In the past week, something finally clicked for me: mediums > tools.
About a year ago, I was the recipient of a 2+ hour lecture from Alan Kay on everything from the history of computing to the promise of the computer as a new type of medium. I furiously took notes and over the past year I’ve been traveling down all of the trails that Alan pointed out that day.
One trail was “mediums for thinking.” It’s common these days to refer to various pieces of software as “tools for thought”, after Howard Rheingold’s 1985 book of the same name. While each of these pieces of software is individually a tool, I agree with Alan (he discusses this at length in User Interface: A Personal View) that a medium for thinking is a more useful abstraction than tools. For one thing, a specific medium for thinking may have dozens or hundreds of different specific software applications, which I would refer to as “tools,” that facilitate thinking using that specific medium.
But it’s deeper than that.
A medium for thinking is a mode of expression. It’s a format or formalism, a specific structure to information, that allows us to anchor our thinking in that medium. Ted Nelson in The Crafting of Media defines a medium as a “a set of presentation elements, and relations among them, that may be used by a person to create an object, environment or experience for someone else.”
Let’s make this concrete and consider a simple but specific medium for thinking: the venerable outline. An outline is simply a bulleted list with indentation levels. Outlines are the medium expressed in org-mode, Taskpaper, OmniOutliner and dozens of other tools. You might question whether the outline actually qualifies as a medium for thinking. I present my case in the words of various users of org-mode:
Org-mode is one of those tools that change the way you work and think forever.
I think a main reason for [Org-mode’s] utility is that basic use requires little thought. When I’m using it for brainstorming, it’s almost like I’m not aware that I’m using any program — I’m just thinking.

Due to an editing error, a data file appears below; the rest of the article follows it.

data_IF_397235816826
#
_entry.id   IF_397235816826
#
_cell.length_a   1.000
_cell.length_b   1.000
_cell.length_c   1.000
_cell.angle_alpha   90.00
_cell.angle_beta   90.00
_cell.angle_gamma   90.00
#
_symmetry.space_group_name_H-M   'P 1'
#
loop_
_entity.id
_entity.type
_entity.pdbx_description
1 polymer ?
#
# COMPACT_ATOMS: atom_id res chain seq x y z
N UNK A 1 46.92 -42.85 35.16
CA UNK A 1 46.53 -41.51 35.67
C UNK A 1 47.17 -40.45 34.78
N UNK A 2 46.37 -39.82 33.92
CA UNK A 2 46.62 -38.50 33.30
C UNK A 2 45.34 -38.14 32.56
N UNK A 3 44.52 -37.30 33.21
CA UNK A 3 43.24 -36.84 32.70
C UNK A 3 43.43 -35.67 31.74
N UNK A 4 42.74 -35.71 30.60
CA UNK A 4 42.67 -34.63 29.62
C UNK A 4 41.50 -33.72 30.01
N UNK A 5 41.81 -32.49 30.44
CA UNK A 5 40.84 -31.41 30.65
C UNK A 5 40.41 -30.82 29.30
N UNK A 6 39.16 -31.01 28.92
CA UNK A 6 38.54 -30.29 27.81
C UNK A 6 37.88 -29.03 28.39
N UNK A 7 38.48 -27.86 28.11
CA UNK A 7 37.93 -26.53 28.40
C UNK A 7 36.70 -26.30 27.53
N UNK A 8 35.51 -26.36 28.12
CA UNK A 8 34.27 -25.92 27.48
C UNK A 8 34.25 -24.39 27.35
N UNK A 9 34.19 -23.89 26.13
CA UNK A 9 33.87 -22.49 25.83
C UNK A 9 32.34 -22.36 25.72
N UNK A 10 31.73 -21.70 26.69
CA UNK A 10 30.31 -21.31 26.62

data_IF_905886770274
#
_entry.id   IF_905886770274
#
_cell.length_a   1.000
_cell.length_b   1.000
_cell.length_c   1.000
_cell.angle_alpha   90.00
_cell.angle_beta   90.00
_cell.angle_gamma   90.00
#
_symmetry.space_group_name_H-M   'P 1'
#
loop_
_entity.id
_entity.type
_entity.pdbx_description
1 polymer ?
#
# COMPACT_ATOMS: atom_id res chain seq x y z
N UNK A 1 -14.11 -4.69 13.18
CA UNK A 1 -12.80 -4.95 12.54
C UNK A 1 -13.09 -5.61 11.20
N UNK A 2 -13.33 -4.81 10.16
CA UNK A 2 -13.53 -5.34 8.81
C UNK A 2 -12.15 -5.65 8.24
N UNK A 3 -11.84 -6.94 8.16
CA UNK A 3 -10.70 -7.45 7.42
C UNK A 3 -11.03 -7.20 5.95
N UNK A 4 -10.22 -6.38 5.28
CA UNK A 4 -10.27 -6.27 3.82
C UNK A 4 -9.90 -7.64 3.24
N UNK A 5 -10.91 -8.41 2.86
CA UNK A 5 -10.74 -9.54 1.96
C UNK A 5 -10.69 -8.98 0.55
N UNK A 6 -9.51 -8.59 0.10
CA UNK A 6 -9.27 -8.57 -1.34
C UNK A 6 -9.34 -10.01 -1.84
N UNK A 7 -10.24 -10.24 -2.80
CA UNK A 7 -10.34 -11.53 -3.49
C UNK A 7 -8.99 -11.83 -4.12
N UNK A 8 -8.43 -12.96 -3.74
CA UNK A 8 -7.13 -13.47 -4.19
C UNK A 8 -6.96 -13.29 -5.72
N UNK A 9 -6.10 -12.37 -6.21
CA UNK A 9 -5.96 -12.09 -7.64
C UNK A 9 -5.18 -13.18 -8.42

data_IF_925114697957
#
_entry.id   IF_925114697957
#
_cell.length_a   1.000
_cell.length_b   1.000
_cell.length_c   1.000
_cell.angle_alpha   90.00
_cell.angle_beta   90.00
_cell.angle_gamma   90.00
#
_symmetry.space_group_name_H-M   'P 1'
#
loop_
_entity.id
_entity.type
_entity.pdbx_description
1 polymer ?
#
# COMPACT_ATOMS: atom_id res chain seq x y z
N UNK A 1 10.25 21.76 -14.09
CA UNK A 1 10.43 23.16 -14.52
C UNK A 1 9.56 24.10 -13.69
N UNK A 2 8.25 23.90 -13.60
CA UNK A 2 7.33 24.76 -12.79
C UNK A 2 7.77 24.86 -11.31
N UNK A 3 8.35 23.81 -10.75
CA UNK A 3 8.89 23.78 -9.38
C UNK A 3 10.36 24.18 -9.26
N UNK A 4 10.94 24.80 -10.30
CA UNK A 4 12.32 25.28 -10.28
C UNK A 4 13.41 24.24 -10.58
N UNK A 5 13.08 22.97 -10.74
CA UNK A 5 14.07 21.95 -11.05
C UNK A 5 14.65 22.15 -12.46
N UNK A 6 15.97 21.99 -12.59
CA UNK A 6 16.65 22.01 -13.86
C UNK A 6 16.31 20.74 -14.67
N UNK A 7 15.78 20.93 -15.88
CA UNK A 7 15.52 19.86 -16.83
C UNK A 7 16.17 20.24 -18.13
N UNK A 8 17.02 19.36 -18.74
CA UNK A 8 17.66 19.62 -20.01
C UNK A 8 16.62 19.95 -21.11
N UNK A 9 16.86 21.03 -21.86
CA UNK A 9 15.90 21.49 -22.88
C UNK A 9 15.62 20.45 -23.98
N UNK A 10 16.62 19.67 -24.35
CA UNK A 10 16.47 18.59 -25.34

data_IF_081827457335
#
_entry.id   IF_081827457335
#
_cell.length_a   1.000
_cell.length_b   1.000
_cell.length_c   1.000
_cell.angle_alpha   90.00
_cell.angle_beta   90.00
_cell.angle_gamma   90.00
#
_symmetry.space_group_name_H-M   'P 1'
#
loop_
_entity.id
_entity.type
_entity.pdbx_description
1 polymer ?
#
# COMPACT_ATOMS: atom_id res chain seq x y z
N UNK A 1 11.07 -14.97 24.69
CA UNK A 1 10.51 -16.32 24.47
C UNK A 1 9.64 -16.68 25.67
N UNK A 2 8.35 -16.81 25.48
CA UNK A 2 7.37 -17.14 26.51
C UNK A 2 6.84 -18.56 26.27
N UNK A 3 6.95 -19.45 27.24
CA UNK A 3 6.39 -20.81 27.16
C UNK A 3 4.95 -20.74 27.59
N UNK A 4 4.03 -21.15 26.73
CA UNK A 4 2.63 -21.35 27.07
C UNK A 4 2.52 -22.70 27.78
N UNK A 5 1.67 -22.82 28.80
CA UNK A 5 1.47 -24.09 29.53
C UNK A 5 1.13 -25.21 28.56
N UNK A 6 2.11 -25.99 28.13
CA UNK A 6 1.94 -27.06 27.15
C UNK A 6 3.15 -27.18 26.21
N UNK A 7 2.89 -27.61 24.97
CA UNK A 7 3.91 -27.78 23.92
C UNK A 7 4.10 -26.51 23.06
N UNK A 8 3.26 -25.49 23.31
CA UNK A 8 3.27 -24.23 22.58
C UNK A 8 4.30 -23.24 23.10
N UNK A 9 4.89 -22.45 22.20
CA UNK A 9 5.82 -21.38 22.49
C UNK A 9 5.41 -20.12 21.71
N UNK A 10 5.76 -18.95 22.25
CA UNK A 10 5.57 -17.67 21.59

– Someone, in Charles Cave’s survey of Org users
Org-mode is like heroin. After the first hit. You’re addicted. Then, that’s all you can think about.
You can read more quotes here.
Why would anyone so rapturously eulogize a mere tool? Note the specifics amidst the quotes: thinking in outlines changes how you think. Your patterns of thought conform to the medium. McLuhan’s idea that “we shape our tools and thereafter our tools shape us” points to exactly this idea: the mediums for thinking that we employ rewrite our brain, forever altering our patterns of thought.
I’m still working out the implications of tools being instances or embodiments of mediums for thinking. Here are a few ideas I am exploring:
Tools can embody multiple mediums (multi-media?)
Consider slide decks. A slide deck is a medium for thinking. In Keynote, a tool for creating slide presentations, you can create an outline by “indenting” the slides underneath one another.
Transforming between mediums
It’s possible to transform between different mediums. For example, an outline can also be represented in a spreadsheet using rows for lines and columns for the indentation levels.
At this point, I have many more questions as a result of this epiphany:
As I pore over my notes this morning from my conversation with Alan, I find a half-dozen more trails that relate to this idea of computing as a medium. I’m grateful to have taken this one step down the path, but I’m more aware than ever that Alan Kay, Ted Nelson, Marshall McLuhan and others blazed this trail decades ago. The trail is overgrown for lack of use, but I’m also starting to meet fellow travelers who have blundered onto the trail as well.
I hope you’ll join me for some bushwhacking!
If you’re into “how I made this” stories, I have two tasty morsels for you: